Either Iron Ore or Peppercorn works well as an accent wall. I have seen many instances of both.
The major difference is that Peppercorn will not look black. If you want an accent wall that is definitely mid to dark gray, and not black, then choose Peppercorn.
Thanks so much to Martina of @thelivedinlook for the photo!
If you want your accent wall to look black or close to it, then choose Iron Ore:
Thanks so much to Tara of @tararowemckenna for the photos!
I still wouldn’t say that Iron Ore is truly black. For a real black paint color, check out: Sherwin Williams Tricorn Black (Is it the Best Black? Plus Dupes!)
Iron Ore vs Peppercorn Exterior
Here are a couple of photos of Iron Ore on a home’s exterior in different lighting.
(I do think the contrast is dialled up a little in the darker photo, but you get the idea!)
Next up, here is Peppercorn on an exterior:
You can see in the lighter photo how Peppercorn can look a little blue.
Thanks so much to Kelly of @thetatteredpew for the photos!
Don’t Forget Your Supplies!
This little brush might look funny, but it’s my absolute ride or die!
Rollers like these hold the most paint and make the job faster. Get a metal roller cage for easy on and off.
DryDex is the fastest (and funnest!) way to make chips and dents disappear. (Make sure you get a small spackling tool that actually fits in the container, and a sanding sponge.)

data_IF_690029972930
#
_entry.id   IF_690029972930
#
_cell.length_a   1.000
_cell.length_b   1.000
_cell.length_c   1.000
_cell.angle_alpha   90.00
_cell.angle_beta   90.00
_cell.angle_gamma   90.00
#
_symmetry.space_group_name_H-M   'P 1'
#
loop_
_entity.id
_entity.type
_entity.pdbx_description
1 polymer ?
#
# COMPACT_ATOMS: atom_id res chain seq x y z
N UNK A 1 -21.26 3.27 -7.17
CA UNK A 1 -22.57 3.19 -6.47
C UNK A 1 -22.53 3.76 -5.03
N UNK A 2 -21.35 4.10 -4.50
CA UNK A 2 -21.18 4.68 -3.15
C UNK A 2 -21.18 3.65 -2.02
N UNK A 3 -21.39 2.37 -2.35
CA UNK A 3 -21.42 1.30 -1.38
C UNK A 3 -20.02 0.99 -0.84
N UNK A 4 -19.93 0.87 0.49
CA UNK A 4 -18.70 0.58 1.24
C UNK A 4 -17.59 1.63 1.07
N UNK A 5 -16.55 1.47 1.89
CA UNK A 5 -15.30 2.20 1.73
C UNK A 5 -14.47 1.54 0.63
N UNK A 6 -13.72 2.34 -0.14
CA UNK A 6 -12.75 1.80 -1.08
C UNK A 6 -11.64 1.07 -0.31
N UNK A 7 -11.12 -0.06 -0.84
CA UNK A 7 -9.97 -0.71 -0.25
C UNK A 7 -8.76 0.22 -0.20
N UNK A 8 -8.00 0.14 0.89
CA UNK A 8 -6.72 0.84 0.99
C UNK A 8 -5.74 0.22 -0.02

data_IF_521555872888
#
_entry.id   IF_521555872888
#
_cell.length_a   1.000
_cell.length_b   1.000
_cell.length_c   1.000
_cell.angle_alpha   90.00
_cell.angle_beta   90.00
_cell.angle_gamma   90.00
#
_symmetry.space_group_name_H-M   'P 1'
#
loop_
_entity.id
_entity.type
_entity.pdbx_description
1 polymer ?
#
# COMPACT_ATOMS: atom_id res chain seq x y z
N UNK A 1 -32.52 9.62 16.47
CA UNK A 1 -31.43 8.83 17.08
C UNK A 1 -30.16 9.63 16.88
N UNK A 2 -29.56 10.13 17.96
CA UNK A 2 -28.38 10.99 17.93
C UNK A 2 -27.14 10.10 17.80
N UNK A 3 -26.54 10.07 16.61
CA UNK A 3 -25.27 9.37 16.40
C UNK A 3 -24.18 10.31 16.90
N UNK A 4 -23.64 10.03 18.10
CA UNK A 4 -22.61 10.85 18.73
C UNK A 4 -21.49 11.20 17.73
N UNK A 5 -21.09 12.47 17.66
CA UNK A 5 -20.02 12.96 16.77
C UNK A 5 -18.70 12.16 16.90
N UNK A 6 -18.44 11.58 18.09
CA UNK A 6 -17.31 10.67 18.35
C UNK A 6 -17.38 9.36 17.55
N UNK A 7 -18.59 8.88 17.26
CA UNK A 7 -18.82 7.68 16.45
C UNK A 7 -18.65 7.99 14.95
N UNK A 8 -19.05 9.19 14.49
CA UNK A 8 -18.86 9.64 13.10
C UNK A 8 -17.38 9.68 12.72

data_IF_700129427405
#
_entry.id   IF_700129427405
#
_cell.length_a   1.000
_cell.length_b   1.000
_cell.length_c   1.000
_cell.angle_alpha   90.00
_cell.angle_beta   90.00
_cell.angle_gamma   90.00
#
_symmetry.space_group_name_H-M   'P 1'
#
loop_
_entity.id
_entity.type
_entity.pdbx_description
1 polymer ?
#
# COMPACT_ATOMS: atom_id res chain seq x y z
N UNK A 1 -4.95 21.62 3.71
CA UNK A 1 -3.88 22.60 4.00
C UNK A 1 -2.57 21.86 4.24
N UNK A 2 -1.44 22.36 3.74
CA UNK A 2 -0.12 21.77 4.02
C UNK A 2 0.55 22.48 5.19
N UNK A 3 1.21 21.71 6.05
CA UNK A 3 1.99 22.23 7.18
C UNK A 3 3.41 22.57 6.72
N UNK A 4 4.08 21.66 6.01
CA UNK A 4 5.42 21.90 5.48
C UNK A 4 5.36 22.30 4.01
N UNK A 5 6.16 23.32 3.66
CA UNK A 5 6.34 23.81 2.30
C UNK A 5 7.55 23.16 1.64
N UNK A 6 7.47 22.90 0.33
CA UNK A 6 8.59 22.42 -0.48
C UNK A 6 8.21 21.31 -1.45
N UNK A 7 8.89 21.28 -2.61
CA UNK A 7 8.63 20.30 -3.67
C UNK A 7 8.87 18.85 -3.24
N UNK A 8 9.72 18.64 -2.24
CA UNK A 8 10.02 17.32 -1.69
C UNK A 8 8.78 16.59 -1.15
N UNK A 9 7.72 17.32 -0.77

This tool will save your back and limit time on a ladder.
When to Choose Peppercorn or Iron Ore?
I hope this gave you a better idea of each of these colors! Once you have seen them in real homes you can really see how different they are.
In conclusion, choose Peppercorn for a mid to dark charcoal color that can have a hint of blue, green, or even brown.
Choose Iron Ore for a rich off-black that stays a bit more predictable in most lighting and decor scenarios.
As always, but especially with these two(!), be sure to bring samples into your house and keep them up at different times of the day.
Not the right moody shade? I’ve got you covered! :